If confirmed the allegation would likely make Belevics' position untenable, particularly given his previous assertions that reducing waiting times for operations were among his priorities.
However, the source of the newspaper's story is anonymous, it admitted, saying that at the end of May it was sent an anonymous e-mail from an individual claiming to be a doctor at Austrumu Hospital in Riga.
The anonymous source said Belevics had attended the hospital a few days previously for minor, non-essential surgery for a skin condition that could have been treated at a private clinic.
"No one performs surgery of this kind on non-paying patients. Even patients with malignant skin growths have to wait in line at our oncology hospital. The operating theaters were cleared of patients to operate on Belevics. ‘Unreliable’ staff members were sent away as well,” the anonymous source claimed.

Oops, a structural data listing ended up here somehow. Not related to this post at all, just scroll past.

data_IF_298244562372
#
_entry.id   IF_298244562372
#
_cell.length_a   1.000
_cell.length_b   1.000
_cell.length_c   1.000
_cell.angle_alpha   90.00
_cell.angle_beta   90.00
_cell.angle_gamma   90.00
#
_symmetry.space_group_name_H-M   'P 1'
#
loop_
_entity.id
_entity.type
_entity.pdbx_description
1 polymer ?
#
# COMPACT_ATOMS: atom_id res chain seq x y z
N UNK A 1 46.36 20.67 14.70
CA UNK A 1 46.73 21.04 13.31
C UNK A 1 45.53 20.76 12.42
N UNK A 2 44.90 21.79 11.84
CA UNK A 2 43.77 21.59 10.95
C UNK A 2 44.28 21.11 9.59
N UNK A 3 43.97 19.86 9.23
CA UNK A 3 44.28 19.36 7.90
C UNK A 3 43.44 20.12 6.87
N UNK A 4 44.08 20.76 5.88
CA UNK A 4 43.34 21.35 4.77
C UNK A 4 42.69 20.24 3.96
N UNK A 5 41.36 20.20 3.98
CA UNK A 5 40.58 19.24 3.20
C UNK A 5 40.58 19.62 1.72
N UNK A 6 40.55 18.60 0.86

For more than a week, the Health Ministry has failed to reply to the newspaper’s questions attempting to verify the story, Latvijas Avize said, prompting it to go to press without an official response.
However, in an unorthodox attempt to get confirmation a journalist posing as a Health Ministry official visited the hospital and asked if Belevics had left documents behind during his stay. She was told he had only had his cellphone with him.
The journalist did eventually run the minister to ground at the cabinet office, in a video posted to YouTube.
With a bandaged arm, he pulled two receipts from his wallet from a private clinic. Pressed on whether he had undergone surgery elsewhere he retreated to the safety of a government meeting room.
The news is unlikely to endear the minister to health workers who are already threatening industrial action over lack of funds and poor pay and conditions within the health service.